A small, family-owned team runs No Tox Life, with Sandee Ferman and Callie Milford – mother and daughter – leading the pack.

They handcraft all their vegan and cruelty-free products right in Los Angeles, California.

Any other accessories they need comes straight from responsible manufacturers in the US, Canada, and Europe. This eco dish soap brand never touches plastic packaging, either.

Instead, they ship in biodegradable kraft paper envelopes. For padding, biodegradable cornstarch peanuts. Tape? It’s paper! They even reuse old Amazon boxes.

And best of all, No Tox Life donates extra soaps and hygiene products to Recycled Resources and Showers of Hope. These two non-profits support the homeless in LA.

Altogether, you can’t go wrong with this zero waste dish soap brand. With No Tox, you’re cutting waste, keeping your skin healthy, and giving back to those in need.

Available on Etsy and Amazon.

Other set options: Get a 2-pack here – or a 4-pack here.

—Both sets save you money over buying one block at a time, especially the 4-pack… You get four blocks for the price of three!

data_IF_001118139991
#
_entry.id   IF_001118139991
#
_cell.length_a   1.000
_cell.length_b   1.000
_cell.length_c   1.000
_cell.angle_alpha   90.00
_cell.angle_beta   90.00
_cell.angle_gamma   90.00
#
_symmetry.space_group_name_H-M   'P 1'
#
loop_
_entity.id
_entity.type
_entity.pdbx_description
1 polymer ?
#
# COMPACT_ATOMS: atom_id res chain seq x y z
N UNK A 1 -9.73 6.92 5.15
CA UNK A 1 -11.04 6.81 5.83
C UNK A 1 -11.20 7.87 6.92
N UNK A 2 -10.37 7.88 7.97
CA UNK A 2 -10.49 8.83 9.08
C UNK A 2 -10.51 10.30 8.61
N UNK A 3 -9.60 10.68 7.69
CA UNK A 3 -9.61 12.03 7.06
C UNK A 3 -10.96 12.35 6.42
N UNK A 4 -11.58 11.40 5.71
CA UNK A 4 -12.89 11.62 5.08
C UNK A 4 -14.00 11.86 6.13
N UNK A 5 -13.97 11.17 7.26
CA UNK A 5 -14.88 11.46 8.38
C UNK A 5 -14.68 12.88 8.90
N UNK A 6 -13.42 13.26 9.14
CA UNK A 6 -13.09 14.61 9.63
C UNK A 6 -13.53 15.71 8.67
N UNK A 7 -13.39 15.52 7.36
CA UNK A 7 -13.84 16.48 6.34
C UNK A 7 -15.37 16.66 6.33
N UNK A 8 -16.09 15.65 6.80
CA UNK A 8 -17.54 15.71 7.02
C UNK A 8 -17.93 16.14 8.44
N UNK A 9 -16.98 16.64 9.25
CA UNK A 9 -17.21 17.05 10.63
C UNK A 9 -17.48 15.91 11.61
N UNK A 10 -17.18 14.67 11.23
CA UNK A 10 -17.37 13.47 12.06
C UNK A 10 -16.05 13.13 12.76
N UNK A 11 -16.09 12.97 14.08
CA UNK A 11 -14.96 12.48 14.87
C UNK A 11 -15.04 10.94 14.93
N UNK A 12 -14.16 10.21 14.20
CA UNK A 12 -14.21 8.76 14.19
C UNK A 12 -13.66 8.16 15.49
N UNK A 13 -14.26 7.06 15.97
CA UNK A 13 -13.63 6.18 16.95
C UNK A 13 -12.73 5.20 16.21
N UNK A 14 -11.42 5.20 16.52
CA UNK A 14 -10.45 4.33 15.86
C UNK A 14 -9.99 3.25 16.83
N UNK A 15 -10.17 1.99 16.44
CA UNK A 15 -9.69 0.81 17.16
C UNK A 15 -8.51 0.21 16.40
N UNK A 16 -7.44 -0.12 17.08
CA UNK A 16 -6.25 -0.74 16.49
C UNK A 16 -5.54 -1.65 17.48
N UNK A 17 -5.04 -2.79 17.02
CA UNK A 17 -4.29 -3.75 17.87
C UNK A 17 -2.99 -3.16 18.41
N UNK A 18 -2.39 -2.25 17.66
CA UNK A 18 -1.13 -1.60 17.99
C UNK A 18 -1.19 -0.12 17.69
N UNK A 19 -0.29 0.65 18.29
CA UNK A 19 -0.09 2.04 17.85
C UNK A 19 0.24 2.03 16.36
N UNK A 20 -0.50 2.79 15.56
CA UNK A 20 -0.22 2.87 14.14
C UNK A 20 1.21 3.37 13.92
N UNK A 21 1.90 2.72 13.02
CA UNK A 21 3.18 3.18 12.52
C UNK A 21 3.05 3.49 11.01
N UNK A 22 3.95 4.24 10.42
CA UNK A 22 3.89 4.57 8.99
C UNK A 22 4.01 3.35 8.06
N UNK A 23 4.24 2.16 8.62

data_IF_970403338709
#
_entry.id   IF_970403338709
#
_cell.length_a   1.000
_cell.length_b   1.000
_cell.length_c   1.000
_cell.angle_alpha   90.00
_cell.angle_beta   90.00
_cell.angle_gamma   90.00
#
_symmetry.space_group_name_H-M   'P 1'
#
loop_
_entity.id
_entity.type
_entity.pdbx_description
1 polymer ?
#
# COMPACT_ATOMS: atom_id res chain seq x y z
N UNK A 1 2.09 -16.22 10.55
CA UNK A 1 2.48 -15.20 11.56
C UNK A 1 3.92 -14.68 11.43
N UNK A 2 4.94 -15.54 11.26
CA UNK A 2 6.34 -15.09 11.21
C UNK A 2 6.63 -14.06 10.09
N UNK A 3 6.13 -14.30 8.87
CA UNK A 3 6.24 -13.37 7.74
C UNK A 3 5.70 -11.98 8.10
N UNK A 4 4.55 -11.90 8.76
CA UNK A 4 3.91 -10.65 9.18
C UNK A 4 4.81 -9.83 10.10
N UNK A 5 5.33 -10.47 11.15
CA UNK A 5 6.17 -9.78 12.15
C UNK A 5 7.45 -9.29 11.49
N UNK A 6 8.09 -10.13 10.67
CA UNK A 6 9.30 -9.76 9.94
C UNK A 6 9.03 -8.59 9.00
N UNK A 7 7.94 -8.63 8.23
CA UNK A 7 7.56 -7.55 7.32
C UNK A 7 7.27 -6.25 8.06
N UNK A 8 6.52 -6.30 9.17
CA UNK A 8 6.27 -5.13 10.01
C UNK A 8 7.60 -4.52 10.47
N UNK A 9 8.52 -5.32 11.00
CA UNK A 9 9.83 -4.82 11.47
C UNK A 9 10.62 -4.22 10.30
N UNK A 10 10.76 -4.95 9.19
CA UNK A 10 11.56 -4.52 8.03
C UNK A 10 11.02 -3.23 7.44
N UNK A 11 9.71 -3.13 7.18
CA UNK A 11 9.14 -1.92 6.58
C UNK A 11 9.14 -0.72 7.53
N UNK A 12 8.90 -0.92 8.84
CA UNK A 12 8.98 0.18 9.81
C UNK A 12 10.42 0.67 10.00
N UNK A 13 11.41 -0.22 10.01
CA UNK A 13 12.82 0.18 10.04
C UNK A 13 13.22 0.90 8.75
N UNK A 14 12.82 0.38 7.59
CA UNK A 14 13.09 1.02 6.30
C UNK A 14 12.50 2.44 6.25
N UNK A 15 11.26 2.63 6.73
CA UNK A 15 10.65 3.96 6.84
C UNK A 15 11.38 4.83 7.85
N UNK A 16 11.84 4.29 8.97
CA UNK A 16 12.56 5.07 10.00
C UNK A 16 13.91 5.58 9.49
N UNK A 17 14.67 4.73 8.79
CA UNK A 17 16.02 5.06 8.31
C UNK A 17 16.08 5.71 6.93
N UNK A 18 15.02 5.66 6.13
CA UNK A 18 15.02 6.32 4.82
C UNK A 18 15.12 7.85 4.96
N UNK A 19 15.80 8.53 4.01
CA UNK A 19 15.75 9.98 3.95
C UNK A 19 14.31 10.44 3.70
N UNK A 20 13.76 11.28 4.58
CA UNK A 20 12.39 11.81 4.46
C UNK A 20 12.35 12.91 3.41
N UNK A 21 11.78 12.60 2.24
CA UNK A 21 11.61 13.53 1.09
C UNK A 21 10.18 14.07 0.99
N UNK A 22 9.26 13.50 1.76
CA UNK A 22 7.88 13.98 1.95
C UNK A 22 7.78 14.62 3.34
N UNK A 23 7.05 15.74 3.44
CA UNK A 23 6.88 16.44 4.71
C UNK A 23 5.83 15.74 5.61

Image: Meliora

The Soap

Meliora’s zero waste dish soap doesn’t only leave your plates sparkling like fresh snow… The brand really shines after the sale.

But first, the soap. Meliora never touches that synthetic crap.

Instead, they mix a simple blend of organic coconut and sunflower seed oils. For their scented version, a dash of lemon essential oil.

This non-toxic combo births a firm bar that lathers great – cuts grease even better – and rinses off without soap films.

In fact, dish soap blocks often don’t cut oil as well as the liquid stuff, but I’ve noticed this block does just as well a job.

For super-greasy dishes, you’ll still benefit from a small drop of Dawn paired with Meliora. That’s the only drawback, but you’ll use tiny amounts of Dawn and reduce waste as a plus.

Plus, all ingredients are 100% biodegradable and score a solid A rating by the EWG. Few products ever score an A, so you know this stuff is legit.

To use it, lightly wet your sponge or brush, give one or two quick rubs on the block, then go to town. To soak extra-dirty pots and pans, hold the block under running water as you fill the pot. Done.